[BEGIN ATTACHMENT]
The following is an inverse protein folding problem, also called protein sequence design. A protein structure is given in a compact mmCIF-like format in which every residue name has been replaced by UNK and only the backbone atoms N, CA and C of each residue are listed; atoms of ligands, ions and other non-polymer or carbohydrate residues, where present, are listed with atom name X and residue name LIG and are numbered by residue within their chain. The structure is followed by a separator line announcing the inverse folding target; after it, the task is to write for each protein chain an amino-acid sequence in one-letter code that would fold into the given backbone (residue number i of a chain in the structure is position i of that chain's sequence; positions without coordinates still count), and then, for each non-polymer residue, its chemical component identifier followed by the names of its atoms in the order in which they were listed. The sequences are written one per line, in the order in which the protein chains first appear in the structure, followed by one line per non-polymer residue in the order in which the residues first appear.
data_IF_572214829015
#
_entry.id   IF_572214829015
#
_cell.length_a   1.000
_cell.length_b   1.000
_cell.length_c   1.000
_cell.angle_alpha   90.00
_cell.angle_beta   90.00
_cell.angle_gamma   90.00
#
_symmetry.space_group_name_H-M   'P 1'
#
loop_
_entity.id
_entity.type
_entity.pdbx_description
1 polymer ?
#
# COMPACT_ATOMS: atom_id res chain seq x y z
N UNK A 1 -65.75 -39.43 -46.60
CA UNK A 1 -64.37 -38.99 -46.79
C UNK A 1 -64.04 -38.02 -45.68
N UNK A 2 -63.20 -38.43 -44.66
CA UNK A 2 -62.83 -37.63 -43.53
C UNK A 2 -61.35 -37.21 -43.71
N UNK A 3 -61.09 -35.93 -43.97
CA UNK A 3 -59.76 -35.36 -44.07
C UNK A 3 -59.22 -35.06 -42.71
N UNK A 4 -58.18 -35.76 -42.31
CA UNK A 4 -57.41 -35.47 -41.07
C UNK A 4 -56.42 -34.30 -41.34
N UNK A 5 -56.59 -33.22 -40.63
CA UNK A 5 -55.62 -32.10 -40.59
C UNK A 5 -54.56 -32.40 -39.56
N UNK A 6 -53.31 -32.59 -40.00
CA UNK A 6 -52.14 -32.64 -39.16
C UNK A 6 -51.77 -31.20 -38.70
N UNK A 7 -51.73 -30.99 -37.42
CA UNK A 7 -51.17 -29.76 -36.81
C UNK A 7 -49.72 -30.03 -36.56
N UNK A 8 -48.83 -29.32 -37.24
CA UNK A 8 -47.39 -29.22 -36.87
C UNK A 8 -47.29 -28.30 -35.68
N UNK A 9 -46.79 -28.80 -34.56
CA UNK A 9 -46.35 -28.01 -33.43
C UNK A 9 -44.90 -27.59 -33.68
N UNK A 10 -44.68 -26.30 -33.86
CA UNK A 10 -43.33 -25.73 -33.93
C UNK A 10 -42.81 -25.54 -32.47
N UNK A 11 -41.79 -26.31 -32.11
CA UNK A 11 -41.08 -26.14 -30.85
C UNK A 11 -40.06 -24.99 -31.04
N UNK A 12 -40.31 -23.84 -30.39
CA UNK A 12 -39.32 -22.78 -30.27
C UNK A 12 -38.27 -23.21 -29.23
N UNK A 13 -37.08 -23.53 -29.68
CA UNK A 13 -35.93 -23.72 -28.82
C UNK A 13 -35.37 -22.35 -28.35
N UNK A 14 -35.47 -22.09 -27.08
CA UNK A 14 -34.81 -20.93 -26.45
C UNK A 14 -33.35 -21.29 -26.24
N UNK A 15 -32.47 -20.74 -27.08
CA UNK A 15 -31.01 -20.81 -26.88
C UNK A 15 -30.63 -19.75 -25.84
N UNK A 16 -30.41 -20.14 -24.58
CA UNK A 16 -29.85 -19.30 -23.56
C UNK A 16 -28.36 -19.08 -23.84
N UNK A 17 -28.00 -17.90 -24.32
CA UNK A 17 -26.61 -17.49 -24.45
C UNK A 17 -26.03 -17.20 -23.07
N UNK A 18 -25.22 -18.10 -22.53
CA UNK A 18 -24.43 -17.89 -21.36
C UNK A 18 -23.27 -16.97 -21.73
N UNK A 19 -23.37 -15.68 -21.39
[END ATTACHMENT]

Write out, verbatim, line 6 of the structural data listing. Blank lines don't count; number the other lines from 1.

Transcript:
_cell.length_a   1.000